Synopses & Reviews
While compilers for high-level programming languages are large complex software systems, they have particular characteristics that differentiate them from other software systems. Their functionality is almost completely well-defined - ideally there exist complete precise descriptions of the source and target languages, while additional descriptions of the interfaces to the operating system, programming system and programming environment, and to other compilers and libraries are often available. The implementation of application systems directly in machine language is both difficult and error-prone, leading to programs that become obsolete as quickly as the computers for which they were developed. With the development of higher-level machine-independent programming languages came the need to offer compilers that were able to translate programs into machine language. Given this basic challenge, the different subtasks of compilation have been the subject of intensive research since the 1950s. This book is not intended to be a cookbook for compilers, instead the authors' presentation reflects the special characteristics of compiler design, especially the existence of precise specifications of the subtasks. They invest effort to understand these precisely and to provide adequate concepts for their systematic treatment. This is the first book in a multivolume set, and here the authors describe what a compiler does, i.e., what correspondence it establishes between a source and a target program. To achieve this the authors specify a suitable virtual machine (abstract machine) and exactly describe the compilation of programs of each source language into the language of the associated virtual machine for an imperative, functional, logic and object-oriented programming language. This book is intended for students of computer science. Knowledge of at least one imperative programming language is assumed, while for the chapters on the translation of functional and logic programming languages it would be helpful to know a modern functional language and Prolog. The book is supported throughout with examples, exercises and program fragments.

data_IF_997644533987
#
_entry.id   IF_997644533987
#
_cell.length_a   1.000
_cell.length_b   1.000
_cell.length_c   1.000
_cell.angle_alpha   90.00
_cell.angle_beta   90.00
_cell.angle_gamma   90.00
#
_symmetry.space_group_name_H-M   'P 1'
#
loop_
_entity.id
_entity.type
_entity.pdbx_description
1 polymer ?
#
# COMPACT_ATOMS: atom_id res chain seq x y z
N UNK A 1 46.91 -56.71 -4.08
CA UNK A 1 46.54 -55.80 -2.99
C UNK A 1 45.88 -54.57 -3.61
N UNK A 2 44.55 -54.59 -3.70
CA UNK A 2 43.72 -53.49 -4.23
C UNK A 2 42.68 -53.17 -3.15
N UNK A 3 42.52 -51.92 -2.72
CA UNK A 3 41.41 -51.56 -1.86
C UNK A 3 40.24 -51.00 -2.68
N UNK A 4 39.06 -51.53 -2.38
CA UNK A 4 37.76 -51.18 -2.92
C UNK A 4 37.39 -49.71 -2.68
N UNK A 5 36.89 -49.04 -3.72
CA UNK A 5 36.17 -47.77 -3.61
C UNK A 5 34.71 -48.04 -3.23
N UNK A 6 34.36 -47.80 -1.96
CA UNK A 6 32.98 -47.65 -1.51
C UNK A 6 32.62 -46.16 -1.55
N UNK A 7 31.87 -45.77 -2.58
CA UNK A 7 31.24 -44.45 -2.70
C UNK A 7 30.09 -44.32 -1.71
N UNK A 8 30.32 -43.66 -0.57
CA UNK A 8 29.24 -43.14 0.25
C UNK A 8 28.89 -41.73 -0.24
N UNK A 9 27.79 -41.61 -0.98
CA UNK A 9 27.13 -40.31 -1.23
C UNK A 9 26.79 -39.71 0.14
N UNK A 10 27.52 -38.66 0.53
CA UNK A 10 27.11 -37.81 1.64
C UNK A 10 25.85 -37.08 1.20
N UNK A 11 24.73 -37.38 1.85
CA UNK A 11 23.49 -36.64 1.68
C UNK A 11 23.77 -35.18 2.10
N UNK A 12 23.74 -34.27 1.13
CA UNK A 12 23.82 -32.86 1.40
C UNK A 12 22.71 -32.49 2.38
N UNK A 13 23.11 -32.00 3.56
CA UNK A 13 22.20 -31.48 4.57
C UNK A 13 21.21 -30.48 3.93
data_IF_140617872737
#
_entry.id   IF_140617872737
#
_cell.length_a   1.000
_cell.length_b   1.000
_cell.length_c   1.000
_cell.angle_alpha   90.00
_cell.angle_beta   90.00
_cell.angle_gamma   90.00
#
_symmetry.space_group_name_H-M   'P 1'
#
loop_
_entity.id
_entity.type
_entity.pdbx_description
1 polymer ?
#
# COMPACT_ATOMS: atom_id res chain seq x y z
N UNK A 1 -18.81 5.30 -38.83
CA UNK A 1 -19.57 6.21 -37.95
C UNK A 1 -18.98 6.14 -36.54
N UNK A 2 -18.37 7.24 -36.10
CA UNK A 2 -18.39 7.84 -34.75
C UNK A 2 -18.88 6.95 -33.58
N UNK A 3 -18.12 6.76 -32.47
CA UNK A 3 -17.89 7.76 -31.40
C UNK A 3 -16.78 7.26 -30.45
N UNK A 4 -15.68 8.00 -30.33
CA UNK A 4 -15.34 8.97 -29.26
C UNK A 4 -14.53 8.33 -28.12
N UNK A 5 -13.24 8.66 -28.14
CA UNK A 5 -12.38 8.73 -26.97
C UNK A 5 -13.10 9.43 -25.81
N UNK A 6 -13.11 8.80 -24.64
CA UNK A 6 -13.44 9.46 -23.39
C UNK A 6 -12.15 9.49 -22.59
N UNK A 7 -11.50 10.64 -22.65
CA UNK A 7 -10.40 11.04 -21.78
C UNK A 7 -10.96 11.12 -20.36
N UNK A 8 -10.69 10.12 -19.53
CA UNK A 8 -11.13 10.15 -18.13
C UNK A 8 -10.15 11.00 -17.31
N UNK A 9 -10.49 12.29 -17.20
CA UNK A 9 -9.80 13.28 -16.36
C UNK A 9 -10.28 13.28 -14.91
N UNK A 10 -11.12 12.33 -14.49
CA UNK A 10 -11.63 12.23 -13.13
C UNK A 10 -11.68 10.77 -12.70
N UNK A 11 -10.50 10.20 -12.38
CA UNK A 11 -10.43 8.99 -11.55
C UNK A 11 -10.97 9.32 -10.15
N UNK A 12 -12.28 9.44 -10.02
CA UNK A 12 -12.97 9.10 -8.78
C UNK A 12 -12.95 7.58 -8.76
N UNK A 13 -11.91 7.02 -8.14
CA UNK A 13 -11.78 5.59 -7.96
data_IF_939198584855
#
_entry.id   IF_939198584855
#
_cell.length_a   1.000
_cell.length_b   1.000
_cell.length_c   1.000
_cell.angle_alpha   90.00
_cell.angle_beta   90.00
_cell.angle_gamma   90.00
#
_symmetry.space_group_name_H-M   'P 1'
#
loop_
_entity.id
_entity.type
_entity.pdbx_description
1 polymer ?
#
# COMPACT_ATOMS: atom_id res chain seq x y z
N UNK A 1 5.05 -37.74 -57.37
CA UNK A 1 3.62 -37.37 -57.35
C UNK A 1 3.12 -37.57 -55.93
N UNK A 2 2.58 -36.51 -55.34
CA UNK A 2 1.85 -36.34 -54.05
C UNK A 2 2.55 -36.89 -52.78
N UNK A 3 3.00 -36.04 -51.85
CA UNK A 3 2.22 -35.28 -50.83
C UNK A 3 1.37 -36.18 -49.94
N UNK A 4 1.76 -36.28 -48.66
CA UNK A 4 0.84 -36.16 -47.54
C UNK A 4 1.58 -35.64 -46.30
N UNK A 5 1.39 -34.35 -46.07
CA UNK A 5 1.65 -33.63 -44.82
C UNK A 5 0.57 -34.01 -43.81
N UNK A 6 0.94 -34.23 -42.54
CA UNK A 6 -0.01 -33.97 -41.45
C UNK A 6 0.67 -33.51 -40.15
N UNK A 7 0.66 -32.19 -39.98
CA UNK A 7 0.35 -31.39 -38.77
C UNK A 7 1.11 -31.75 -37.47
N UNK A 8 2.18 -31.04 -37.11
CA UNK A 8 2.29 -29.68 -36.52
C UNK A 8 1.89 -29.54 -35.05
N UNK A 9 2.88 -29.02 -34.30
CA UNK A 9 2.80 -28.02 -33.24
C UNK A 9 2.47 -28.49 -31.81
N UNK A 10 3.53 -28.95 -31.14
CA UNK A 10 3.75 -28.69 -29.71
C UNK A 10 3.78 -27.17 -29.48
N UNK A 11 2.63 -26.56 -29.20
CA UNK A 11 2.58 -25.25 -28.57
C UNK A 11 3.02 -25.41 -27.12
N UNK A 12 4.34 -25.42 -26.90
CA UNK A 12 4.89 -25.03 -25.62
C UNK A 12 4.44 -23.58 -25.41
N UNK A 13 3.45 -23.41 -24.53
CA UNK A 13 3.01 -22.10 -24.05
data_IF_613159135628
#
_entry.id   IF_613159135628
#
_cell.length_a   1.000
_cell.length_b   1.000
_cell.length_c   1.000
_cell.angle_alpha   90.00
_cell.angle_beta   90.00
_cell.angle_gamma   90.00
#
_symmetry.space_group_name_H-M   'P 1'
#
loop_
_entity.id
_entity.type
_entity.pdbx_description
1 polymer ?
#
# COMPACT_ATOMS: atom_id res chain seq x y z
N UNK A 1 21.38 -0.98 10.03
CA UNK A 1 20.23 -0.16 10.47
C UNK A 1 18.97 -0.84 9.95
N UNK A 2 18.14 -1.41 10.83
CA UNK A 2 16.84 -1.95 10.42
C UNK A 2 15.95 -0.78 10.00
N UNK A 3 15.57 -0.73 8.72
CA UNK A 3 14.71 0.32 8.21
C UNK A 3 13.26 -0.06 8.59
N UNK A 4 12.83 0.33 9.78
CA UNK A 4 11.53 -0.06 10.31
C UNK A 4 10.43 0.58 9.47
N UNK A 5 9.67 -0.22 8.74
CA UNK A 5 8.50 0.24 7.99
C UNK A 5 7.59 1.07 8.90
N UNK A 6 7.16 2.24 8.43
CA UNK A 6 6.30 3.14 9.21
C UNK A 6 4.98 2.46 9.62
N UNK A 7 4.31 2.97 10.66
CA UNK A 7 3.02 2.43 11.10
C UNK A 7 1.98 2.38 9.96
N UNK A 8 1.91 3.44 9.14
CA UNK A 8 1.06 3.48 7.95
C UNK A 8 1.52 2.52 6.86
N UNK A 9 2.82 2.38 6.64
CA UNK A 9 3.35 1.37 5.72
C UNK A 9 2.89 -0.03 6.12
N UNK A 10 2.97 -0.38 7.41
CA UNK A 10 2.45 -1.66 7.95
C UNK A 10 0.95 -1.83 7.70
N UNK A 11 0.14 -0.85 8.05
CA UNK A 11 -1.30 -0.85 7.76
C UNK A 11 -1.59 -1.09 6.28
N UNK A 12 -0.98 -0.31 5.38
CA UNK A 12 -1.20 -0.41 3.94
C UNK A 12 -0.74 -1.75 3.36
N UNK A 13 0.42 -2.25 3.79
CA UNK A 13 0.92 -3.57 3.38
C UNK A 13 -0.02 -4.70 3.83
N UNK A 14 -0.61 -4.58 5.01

This book shows how a compiler establishes correspondence between source and target programs, describing the compilation of the source language into the language of the associated virtual machine for a functional, object-oriented programming language.
Table of Contents
IntroductionImperative Programming LanguagesFunctional Programming LanguagesLogic Programming LanguagesObject-Oriented Programming LanguagesReferencesIndex